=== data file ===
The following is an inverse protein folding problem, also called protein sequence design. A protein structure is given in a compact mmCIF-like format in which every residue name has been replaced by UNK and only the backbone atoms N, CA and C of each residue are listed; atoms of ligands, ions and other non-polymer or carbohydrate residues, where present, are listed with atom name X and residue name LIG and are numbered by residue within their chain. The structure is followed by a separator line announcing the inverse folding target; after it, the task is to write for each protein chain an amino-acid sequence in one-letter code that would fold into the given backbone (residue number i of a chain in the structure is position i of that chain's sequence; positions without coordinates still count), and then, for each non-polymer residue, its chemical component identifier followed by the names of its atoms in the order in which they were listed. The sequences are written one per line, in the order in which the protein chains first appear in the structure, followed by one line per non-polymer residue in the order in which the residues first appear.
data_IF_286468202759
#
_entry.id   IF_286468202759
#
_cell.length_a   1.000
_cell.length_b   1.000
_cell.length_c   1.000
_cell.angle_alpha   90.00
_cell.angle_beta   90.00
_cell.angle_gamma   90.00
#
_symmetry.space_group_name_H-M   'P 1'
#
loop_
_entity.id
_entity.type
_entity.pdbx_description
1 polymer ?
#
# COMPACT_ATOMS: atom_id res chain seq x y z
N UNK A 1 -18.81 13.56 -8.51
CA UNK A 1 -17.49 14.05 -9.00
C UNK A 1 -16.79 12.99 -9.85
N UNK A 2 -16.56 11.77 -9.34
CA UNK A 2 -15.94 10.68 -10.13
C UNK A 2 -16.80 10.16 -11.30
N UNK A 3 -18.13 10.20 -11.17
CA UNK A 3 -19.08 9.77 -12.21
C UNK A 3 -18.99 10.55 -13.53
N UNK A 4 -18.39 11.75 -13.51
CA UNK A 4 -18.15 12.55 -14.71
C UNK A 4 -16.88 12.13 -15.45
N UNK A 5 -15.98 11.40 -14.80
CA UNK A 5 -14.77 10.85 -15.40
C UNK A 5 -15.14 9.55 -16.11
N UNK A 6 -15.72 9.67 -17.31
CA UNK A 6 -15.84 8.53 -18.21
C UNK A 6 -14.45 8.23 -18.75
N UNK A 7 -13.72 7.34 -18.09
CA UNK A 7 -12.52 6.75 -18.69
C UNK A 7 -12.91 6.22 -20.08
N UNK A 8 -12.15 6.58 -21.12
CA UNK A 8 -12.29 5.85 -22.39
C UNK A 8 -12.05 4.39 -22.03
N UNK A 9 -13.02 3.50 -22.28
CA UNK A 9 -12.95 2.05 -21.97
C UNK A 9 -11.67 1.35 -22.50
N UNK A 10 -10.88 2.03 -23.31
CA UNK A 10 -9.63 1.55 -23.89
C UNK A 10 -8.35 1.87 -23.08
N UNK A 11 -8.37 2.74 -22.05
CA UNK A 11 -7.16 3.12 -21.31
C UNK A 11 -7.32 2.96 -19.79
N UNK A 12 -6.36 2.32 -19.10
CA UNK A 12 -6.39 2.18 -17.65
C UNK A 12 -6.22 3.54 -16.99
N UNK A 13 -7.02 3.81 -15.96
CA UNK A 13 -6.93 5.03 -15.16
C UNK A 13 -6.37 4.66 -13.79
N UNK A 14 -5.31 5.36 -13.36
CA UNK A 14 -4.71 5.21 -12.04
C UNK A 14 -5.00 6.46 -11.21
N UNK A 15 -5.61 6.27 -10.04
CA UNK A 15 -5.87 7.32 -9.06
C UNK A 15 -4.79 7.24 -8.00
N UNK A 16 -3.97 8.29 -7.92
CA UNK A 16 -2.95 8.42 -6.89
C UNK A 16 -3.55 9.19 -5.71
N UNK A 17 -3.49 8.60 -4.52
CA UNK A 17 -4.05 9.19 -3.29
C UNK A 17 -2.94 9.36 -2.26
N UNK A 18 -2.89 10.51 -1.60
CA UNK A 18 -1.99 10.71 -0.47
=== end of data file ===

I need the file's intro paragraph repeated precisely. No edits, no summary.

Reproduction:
The following is an inverse protein folding problem, also called protein sequence design. A protein structure is given in a compact mmCIF-like format in which every residue name has been replaced by UNK and only the backbone atoms N, CA and C of each residue are listed; atoms of ligands, ions and other non-polymer or carbohydrate residues, where present, are listed with atom name X and residue name LIG and are numbered by residue within their chain. The structure is followed by a separator line announcing the inverse folding target; after it, the task is to write for each protein chain an amino-acid sequence in one-letter code that would fold into the given backbone (residue number i of a chain in the structure is position i of that chain's sequence; positions without coordinates still count), and then, for each non-polymer residue, its chemical component identifier followed by the names of its atoms in the order in which they were listed. The sequences are written one per line, in the order in which the protein chains first appear in the structure, followed by one line per non-polymer residue in the order in which the residues first appear.